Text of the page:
Everyone loves a story that races forward. There’s a reason we love books that are “page-turners.” But does a fast-paced story full of thrills and excitement mean you can’t also make room for character? Hell no. Here are 11 ways to create a story about characters and emotion that’s also a seat-of-your-pants ride.
One of the first thing I ever wrote for io9 was about short-story writing, and I attacked the myth that there are “character-based stories” and “plot-based stories,” and these two kinds of writing are mutually exclusive, or fundamentally different in some way. Every story has a plot and characters—even just a story about someone making a pot of tea—and if everything’s working right, they go together.
I’ve struggled with balancing emotional depth and fast-paced plot development forever, and this is never going to be something that’s easy for me. And especially in my novel All the Birds in the Sky, which comes out a week from today, I really struggled with making room for my main characters to have complicated emotional lives—while also giving them a thrilling adventure. I have no idea if I pulled it off; you’ll have to judge that for yourself! But here’s what I learned while writing it.But a really awesome plot, in which everything is blowing up in all directions and your heroes have to stop a giant robot from stepping on everyone, can get so heavy on plot mechanics that you lose sight of what the characters are feeling. And if you spend so much time on diving deep into the ocean of your characters’ psyches and how they feel about their childhoods, you may find yourself putting all of the crucial bomb-defusing, base-jumping action on hold.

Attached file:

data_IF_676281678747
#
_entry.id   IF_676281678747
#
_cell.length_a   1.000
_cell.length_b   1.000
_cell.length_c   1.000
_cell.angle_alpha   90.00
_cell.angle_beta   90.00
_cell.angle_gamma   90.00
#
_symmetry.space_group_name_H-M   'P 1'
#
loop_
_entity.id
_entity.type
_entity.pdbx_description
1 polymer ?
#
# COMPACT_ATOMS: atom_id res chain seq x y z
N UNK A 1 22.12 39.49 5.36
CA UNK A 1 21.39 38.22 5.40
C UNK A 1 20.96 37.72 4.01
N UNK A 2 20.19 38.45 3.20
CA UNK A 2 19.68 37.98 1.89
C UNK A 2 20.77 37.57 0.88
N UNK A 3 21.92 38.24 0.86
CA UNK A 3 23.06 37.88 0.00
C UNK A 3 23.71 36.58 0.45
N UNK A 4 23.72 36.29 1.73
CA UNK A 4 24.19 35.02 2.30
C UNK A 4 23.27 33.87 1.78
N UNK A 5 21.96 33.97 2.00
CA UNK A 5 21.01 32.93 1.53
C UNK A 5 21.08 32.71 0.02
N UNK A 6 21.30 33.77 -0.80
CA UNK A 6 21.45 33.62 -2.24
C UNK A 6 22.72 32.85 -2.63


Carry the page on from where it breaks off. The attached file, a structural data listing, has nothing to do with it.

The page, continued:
As we already discussed in the article about creating memorable characters, people are defined by what they do. Someone’s favorite flavor of marmalade isn’t nearly as interesting as what he or she will do in a tough situation. (Even though the correct answer is “whiskey.” That is the best flavor of marmalade.)
We learn about characters by the choices they make and by the things they do—so a really great plot twist, that is driven by the characters and their emotions, is worth 100 scenes where someone thinks about their love of Irish country dancing. Which brings me to a larger point: a great story is often one where the characters make defining choices that move the plot forward. A plot point that happens because someone we care about has decided something is usually superior to one where a random thing drops out of the sky.